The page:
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Bible Commentaries
1 John 4

International Critical Commentary NTInternational Critical

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Verses 1-99

II. 4:1-6. The Christological thesis. The Spirit which is of God recognizes Jesus as the Christ come in flesh.

1. 4:1-3. Content of the Confession

4:1-3. In accordance with his usual custom, the writer finds a transition to a new section in the repetition of the last prominent idea. The gift of the Spirit ensures to them knowledge. But all spiritual activities of the time could not be traced back to the Spirit of God as their source. The suggestions of every spirit could not be accepted as true. As at Corinth in the days of S.Paul, spiritual phenomena must be tested. And the reader’s experience supplied them with a test by which they could know whether the spirits were of God or not. The surest criterion was the confession of the Incarnation, or rather of the Incarnate Christ. Those who saw in Jesus of Nazareth as He appeared on earth in fleshly form the complete revelation of the Father, were of God. Those who refused to confess Jesus were not of God. Such a refusal was the peculiar characteristic of Antichrist, whose coming they had been taught to expect, and whose working they could already perceive.1.�

μὴ παντὶ πνεύματι πιστεύετε] Cf. Didache, 11:8, οὐ πᾶς δὲ ὁ λαλῶν ἐν πνεύματι προφήτης ἐστίν,�John 8:31, πρὸς τοὺς πεπιστευκότας αὐτῷ Ἰουδαίους.

ἀλλὰ δοκιμάζετε] Cf. 1 Corinthians 12:10, ἄλλῳ δὲ διακρίσεις πνευμάτων, where the “discerning of spirits” is one of the recognized kinds of χαρίσματα. In the earlier generations the spiritual phenomena which accompanied the growth of Christianity were a cause of grave anxiety to all Christian leaders. It needed a special grace to distinguish between the true and the false. They might be delusions or impostures; if real, they might be evil. Cf. 1 Thessalonians 5:19-21, τὸ πνεῦμα μὴ σβέννυτε· προφητείας μὴ ἐξουθενεῖτε· πάντα δὲ δοκιμάζετε. It would generally have been far easier to say, with the ἰδιώτης of Corinth, μαίνεσθε. The difficulty, which culminated in Montanism, is of periodic recurrence. But the writer reminds his hearers that the grace of discernment was part of the Christian endowment, if Christians were willing to use the χάρισμα which they possessed. Compare the passage quoted above from the Didache; and, for the danger of yielding to the opposite temptation, compare the preceding sentences (11:7), καὶ πάντα προφήτην λαλοῦντα ἐν πνεύματι οὐ πειράσετε ὐδὲ διακρινεῖτε· πᾶσα γὰρ ἁμαρτία�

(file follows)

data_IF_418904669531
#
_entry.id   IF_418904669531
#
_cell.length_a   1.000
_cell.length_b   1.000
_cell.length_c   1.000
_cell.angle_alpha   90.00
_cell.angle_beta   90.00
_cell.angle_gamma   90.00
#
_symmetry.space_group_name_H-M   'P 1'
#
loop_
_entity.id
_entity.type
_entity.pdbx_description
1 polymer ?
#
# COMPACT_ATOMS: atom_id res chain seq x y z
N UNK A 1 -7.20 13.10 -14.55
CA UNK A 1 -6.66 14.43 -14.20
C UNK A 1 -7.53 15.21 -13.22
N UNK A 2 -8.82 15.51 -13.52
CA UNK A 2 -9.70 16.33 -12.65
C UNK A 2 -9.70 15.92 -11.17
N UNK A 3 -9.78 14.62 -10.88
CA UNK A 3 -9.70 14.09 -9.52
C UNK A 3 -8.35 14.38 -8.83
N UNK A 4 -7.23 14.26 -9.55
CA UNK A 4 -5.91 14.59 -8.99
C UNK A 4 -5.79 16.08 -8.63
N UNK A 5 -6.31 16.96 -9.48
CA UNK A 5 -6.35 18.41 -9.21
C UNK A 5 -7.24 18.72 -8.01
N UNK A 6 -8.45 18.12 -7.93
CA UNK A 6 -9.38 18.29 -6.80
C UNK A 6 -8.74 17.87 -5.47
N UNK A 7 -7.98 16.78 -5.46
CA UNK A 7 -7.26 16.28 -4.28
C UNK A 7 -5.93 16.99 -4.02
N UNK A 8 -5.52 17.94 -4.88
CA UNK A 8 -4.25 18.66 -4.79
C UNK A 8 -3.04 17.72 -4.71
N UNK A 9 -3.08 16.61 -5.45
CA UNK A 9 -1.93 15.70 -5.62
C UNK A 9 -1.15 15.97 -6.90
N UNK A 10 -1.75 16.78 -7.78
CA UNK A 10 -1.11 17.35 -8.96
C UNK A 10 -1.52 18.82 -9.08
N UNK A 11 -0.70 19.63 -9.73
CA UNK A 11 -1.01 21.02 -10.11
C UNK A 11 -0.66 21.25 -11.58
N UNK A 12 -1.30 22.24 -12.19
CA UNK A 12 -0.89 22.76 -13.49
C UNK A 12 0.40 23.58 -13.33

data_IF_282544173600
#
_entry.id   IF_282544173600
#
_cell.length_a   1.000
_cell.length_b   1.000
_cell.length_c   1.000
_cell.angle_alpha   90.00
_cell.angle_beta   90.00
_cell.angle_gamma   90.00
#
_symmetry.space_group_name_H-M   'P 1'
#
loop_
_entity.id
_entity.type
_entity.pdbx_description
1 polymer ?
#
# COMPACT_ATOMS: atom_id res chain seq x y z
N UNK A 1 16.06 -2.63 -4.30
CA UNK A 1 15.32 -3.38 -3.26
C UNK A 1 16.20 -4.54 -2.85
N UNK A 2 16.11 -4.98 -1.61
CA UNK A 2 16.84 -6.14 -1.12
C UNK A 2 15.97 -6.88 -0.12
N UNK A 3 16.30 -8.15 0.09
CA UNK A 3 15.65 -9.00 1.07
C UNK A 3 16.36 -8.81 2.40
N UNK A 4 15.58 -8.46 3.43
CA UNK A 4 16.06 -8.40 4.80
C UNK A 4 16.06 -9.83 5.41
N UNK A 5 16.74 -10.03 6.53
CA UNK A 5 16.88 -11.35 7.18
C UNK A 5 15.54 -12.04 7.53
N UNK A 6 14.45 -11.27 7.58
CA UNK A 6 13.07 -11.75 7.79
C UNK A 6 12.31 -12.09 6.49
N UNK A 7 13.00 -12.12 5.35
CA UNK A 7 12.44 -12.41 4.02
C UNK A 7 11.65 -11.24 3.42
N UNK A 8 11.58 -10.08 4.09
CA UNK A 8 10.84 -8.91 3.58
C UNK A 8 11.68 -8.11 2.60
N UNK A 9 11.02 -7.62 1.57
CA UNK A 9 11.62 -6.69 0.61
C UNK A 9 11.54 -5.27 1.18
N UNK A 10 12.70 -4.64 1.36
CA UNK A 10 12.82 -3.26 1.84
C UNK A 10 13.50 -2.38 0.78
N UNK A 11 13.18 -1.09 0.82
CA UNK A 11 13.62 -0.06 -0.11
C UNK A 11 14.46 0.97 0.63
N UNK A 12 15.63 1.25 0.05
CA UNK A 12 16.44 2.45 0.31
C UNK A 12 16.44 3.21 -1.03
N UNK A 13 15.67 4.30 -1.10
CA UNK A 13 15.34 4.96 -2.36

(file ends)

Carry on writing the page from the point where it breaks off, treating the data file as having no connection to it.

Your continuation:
ὅτι πολλοὶ κ.τ.λ.] The clause explains the necessity for the testing. The spirit of evil has sent forth his messengers into the world, and their activity is well known.

ψευδοπροφῆται] Cf. Matthew 7:15, προσέχετε�

ἐξεληλύθασιν] Contrast the tense of 2:19, where the definite fact of their separation from the Body of the Faithful is stated. Here the thought is of their sending forth by the Spirit who inspires them, and of the effect of their mission in the world. Here ὁ κόσμος is used in its natural sense of the world of men, and is not specially contrasted with the Christian Body.

πιστευετε] πιστευητε 31 Rev_2 scr..

τα πνευματα] pr. παντα K; παν πν̄α H δ6 (Ψ).

του] om. Ia δ254.

εστιν] εισινIb δ507 (241).

2. ἐν τόυτῳ] refers to what follows, according to the customary usage of this Epistle.

γινώσκετε] The word may be taken either as imperative or indicative. At first sight the use of the imperative in ver. 1 would seem conclusive as to the interpretation of this verse. But an appeal to his readers’ knowledge and experience is more in accordance with the writer’s method. The aim of the whole Epistle is to remind them of what they already possess, and to base on it an appeal to them to make use of that which they have. In the Christian faith, as it has been taught to them from the beginning, they have adequate provision against the dangers to which they now find themselves exposed. All that is needed is that they should use what they already possess. They must trust the powers with which the Christ has endowed them. Cf. 2:29. Nowhere in the Epistle does the imperative follow ἐν τούτῳ: 2:3, 5, 3:16, 19, 24, 4:13, 5:2.

The reading γινώσκεται, which has passed into the Vulgate (cognoscitur), is an obvious corruption, the interchange of αι and ε being perhaps the commonest itacism in Greek manuscripts. The direct appeal to his readers is far more congruous with the author’s style, and suits the context better.